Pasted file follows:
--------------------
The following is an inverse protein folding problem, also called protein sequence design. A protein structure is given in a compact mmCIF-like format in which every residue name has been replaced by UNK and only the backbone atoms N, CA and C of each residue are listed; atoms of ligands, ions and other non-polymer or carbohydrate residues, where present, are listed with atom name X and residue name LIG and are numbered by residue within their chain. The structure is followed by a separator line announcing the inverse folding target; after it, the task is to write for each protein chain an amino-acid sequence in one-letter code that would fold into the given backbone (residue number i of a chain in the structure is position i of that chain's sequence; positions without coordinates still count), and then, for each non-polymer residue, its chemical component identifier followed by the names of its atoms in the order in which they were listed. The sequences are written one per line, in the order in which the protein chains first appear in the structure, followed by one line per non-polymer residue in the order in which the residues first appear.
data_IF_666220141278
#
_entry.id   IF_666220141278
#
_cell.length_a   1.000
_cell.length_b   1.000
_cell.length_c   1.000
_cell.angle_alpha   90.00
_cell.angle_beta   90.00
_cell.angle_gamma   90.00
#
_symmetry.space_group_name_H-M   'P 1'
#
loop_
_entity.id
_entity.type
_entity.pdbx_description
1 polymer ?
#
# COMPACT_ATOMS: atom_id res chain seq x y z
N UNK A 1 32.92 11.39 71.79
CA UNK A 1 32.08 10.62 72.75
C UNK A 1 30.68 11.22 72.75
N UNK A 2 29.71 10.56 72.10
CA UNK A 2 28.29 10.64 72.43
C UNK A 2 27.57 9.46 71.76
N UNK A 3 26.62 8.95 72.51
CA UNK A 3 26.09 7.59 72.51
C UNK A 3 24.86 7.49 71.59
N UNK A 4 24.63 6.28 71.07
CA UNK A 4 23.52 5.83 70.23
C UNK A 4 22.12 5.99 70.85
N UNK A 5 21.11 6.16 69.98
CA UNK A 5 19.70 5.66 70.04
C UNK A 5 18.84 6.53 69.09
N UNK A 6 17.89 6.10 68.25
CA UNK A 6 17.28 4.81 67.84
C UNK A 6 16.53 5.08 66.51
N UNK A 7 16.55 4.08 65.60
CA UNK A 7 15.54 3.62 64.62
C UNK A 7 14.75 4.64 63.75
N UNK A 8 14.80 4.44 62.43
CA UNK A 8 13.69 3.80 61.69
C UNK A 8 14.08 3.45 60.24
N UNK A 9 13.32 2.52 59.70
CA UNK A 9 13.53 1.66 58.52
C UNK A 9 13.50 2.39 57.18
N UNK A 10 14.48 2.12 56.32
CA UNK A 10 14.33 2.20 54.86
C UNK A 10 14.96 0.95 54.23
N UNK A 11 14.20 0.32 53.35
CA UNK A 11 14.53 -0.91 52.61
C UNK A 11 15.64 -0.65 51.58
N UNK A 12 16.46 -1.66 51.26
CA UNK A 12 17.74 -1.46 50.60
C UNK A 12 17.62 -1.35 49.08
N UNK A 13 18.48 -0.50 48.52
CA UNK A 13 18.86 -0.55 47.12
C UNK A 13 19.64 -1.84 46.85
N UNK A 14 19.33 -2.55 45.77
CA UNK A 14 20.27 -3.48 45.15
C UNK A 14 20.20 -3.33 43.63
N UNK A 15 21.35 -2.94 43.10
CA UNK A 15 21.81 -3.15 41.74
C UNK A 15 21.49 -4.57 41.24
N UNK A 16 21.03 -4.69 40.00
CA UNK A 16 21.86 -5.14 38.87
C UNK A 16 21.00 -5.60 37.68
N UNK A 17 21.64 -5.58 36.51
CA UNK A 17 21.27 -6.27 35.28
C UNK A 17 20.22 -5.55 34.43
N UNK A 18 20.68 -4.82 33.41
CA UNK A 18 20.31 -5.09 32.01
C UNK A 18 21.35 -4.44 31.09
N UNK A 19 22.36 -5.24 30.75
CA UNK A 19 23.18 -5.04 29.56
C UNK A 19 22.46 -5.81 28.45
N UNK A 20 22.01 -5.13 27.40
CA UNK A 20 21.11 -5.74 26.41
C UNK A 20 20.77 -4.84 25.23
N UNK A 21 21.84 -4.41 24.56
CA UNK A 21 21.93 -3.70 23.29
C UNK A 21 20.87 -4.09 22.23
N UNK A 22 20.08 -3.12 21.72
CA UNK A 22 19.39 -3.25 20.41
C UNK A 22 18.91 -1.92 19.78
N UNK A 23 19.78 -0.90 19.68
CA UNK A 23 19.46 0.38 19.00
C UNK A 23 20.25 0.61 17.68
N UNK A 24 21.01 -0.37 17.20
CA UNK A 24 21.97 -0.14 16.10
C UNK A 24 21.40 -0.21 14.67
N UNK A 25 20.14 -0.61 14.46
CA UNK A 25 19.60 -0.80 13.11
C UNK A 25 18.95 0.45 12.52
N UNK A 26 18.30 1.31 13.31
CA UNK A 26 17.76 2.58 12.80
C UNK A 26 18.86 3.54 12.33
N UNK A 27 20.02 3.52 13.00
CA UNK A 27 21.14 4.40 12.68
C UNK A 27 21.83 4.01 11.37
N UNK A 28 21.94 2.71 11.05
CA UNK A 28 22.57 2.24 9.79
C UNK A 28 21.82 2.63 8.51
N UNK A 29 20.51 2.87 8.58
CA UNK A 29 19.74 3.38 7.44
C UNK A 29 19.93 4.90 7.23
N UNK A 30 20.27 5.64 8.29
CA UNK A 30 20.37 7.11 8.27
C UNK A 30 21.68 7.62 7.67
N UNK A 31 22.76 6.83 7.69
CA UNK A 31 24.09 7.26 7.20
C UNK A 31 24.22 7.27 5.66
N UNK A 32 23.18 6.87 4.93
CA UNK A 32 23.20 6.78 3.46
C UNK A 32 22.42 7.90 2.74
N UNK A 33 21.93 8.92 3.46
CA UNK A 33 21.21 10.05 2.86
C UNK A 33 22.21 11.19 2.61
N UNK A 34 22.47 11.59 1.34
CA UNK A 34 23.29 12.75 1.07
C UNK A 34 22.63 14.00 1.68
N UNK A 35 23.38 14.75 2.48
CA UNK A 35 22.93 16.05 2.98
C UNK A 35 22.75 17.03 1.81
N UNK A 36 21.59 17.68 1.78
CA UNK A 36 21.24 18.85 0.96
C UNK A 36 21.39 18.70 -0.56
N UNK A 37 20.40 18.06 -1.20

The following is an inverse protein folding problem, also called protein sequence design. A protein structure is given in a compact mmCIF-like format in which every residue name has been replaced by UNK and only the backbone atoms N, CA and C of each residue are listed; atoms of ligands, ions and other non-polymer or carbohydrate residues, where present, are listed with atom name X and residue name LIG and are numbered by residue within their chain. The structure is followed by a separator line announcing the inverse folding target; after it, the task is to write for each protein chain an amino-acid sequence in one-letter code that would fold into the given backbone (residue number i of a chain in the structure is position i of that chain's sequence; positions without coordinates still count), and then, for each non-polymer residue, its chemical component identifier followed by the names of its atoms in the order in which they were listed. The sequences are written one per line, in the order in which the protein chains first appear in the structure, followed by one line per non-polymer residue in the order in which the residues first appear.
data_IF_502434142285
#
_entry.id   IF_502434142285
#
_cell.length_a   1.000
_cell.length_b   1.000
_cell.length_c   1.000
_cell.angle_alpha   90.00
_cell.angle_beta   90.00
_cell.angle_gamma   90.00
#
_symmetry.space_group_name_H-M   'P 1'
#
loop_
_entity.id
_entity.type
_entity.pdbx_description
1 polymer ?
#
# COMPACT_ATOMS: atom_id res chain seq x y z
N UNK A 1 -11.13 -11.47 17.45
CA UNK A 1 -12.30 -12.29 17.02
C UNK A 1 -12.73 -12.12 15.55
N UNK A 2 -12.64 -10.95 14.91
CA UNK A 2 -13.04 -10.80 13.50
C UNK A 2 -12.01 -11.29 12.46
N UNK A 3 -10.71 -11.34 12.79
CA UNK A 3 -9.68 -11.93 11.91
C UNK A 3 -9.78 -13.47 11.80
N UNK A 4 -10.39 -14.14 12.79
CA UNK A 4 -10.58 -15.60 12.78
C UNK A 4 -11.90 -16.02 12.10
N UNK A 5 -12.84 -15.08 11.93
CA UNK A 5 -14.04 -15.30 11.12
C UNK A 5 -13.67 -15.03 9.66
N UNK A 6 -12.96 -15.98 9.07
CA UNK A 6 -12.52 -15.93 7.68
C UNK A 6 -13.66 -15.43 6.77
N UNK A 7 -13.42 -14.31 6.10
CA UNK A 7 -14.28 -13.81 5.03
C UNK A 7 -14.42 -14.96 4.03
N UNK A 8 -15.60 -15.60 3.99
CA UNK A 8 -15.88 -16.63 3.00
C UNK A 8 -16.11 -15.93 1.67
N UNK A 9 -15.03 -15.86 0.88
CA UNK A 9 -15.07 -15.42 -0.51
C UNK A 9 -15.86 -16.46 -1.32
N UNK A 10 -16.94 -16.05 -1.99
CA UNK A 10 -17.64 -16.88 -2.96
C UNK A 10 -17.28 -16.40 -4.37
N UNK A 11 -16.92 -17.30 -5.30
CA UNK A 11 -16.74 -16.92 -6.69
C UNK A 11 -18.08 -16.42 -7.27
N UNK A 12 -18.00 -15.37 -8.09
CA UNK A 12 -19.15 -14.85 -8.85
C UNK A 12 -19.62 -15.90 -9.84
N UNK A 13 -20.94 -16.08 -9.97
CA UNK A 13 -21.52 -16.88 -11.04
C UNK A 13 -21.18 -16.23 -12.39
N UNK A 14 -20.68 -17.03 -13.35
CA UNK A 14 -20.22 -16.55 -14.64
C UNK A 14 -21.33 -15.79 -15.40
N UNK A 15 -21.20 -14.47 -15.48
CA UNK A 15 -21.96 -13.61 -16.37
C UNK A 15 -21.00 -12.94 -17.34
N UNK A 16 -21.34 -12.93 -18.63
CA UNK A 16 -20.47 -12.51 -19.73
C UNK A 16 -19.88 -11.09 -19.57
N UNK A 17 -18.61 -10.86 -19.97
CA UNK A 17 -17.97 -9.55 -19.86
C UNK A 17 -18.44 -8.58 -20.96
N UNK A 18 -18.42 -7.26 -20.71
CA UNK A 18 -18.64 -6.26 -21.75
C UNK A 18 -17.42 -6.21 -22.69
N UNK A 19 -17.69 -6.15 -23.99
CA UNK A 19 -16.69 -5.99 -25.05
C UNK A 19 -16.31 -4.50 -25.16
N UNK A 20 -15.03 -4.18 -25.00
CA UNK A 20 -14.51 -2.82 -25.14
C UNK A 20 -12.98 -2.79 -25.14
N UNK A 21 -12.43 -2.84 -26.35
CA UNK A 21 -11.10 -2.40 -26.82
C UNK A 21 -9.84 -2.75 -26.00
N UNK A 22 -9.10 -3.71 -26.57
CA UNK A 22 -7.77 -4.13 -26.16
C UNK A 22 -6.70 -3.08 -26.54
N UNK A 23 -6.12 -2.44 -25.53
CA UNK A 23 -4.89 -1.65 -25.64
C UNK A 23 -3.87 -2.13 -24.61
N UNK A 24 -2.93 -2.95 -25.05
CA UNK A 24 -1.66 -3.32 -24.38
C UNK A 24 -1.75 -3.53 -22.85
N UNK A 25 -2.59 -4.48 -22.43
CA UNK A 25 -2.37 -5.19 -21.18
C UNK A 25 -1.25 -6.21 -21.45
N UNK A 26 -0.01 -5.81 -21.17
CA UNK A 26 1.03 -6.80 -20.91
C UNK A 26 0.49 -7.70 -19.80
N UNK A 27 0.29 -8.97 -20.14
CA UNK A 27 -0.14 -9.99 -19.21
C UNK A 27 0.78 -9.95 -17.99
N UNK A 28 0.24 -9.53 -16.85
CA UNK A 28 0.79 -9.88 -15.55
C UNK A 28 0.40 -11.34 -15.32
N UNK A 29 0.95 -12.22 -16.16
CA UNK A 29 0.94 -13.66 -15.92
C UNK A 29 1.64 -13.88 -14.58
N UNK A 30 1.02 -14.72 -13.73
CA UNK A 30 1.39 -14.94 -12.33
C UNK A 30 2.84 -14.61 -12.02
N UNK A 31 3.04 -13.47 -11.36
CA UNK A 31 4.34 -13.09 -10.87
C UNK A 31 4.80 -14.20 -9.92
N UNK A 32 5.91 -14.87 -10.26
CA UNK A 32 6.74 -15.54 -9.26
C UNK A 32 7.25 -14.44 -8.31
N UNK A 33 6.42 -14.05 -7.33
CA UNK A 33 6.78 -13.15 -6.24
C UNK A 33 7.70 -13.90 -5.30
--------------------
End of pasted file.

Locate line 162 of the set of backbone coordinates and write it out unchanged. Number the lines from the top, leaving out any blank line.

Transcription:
CA UNK A 4 -10.58 -15.60 12.78